Back when Evan and Joannie were homesteading on the flat along the Prophet River, Flora would mail them a large carton from Macy’s each Passover, filled with matzah, macaroons, dried mangos and papaya, and anything else she thought would be nice for the holiday. After a steady diet of bear meat, lentils, rice and carrots (the only vegetable they succeeded in growing in the far north of British Columbia) the Passover box was a welcome change.
While Flora was preparing to host a seder for eighty friends and relatives in the family’s large apartment on Central Park West, her son Evan was enjoying being so far from the crowds and noise, the press and shove of New York. At the makeshift seder he and Joannie held, he spoke about the rain. It rained a lot in the far north, and after a few days of it their clothing and boots were wet through and it was hard to imagine a world in which anything was dry. The rain and cold also ruined all the vegetables they planted in summer, except for the carrots. But at the seder Evan spoke about how wonderful it was to realize that the rain wasn’t falling from the sky in order to harass him, as people on the streets of New York had done. The rain just was!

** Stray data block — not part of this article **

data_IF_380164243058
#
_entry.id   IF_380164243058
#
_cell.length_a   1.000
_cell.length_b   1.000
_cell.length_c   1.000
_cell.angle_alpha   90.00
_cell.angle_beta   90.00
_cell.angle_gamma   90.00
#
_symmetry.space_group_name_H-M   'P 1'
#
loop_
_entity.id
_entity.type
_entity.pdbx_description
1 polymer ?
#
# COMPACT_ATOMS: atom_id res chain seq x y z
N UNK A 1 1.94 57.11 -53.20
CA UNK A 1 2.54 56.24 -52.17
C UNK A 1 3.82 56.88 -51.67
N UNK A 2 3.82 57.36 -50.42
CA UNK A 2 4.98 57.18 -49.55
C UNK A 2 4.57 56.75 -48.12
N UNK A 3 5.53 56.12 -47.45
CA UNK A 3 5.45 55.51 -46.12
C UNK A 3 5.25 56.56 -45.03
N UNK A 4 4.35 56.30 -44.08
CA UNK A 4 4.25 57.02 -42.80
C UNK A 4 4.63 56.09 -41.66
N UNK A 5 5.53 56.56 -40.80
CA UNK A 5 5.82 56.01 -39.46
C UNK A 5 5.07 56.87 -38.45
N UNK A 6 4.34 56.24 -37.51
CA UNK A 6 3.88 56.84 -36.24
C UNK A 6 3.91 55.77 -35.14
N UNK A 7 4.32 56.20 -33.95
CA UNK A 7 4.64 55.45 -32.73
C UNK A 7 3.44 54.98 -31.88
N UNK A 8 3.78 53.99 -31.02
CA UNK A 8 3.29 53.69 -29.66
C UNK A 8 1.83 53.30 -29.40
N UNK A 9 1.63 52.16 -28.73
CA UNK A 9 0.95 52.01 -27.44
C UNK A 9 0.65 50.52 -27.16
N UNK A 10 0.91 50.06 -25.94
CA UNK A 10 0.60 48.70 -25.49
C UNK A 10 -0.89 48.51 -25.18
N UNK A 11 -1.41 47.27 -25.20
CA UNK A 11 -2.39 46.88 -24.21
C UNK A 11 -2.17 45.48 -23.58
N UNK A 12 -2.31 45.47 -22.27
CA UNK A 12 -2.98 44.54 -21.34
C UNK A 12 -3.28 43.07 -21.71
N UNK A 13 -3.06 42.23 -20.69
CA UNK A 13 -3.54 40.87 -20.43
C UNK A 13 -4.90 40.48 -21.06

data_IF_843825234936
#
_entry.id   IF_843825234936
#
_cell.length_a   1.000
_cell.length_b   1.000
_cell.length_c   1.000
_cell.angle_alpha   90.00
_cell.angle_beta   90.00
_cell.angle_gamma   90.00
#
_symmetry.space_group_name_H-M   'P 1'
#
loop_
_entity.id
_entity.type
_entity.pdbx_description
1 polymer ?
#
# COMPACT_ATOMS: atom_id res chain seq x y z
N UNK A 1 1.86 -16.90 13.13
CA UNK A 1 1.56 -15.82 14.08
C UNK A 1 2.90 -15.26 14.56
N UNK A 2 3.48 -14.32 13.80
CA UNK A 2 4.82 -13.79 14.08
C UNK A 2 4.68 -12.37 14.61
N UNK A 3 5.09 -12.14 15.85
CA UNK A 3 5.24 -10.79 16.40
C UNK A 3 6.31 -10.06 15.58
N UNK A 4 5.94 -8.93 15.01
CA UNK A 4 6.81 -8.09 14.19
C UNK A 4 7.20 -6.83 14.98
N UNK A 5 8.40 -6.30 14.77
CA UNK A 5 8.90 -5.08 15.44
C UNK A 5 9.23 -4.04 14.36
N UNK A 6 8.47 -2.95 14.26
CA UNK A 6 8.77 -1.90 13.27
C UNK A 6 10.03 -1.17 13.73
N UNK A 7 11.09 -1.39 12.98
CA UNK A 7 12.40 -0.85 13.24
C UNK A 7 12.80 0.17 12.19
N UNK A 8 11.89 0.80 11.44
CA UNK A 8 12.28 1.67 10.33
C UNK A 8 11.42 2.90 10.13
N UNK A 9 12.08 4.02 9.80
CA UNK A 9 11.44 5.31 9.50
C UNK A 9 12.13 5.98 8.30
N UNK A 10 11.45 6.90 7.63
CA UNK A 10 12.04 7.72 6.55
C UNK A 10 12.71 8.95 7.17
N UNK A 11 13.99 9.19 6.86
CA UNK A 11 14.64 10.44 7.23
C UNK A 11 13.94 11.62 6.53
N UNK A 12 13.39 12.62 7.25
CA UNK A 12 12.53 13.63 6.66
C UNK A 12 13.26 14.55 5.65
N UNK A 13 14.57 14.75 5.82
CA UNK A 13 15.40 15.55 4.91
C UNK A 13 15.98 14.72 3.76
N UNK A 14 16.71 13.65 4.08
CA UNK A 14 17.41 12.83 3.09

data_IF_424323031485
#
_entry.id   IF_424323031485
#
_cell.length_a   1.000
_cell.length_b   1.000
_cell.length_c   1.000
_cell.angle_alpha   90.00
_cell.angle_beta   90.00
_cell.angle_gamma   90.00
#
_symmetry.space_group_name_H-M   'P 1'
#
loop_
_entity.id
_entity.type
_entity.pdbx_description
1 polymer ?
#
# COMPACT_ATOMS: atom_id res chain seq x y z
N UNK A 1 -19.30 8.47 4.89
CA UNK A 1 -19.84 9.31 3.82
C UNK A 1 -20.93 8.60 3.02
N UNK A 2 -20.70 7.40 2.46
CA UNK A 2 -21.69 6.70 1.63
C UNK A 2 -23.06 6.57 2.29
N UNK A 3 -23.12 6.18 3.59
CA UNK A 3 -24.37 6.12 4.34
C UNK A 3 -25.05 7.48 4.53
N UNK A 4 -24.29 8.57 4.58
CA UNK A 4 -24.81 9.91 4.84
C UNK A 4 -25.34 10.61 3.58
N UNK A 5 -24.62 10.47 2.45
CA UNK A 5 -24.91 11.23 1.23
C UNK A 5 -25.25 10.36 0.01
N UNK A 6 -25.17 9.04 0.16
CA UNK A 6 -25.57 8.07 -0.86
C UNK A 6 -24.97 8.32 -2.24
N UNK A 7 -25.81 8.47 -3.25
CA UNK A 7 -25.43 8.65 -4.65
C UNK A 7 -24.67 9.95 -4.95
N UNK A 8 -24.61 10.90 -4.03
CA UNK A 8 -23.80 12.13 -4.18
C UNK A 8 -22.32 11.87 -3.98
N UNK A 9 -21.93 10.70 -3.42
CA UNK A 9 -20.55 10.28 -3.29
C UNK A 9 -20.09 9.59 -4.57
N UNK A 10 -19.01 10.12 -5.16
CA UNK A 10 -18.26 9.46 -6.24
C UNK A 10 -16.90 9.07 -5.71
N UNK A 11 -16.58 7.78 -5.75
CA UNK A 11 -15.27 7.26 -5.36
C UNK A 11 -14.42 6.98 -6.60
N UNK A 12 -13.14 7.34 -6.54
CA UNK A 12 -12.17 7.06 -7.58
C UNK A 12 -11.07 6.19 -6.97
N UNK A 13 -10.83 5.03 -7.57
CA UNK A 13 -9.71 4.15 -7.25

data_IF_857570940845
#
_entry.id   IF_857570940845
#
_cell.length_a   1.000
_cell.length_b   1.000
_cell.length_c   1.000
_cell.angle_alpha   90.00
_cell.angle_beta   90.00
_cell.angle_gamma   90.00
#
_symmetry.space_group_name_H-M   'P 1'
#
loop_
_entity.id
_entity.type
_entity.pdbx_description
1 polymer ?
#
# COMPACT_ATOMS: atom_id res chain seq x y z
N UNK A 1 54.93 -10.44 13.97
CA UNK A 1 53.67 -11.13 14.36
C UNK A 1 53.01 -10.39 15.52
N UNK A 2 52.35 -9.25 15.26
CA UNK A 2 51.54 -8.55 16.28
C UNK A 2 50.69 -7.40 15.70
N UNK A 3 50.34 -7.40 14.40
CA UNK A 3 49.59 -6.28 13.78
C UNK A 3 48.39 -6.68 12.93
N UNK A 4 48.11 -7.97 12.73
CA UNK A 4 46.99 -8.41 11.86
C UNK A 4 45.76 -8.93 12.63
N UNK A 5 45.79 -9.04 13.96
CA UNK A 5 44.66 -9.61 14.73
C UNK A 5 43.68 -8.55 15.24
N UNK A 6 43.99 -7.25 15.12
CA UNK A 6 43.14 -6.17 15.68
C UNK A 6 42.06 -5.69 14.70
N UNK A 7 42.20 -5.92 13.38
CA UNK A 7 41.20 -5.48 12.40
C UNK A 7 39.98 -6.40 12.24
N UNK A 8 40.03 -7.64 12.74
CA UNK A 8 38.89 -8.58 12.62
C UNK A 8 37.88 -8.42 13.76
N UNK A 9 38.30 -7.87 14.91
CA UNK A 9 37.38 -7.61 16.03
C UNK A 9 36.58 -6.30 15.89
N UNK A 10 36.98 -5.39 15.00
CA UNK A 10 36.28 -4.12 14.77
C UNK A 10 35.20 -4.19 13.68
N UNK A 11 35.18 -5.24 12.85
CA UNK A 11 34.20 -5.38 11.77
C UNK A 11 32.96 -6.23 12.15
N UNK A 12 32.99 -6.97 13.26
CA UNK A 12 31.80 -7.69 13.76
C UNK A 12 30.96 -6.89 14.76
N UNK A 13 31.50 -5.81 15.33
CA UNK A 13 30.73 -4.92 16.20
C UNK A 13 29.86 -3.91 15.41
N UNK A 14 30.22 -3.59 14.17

After that speech, Evan looked out the window at the valley, which was forty by sixty miles, and sang one of his favorite songs—a cowboy tune called “Don’t Fence Me In” which he had sometimes sung for the guests at his parents’ seders. When he wrote to Flora to thank her for the Passover box, he mentioned that for the first time in his life he felt truly free.
Copyright © Leora Freedman 2017
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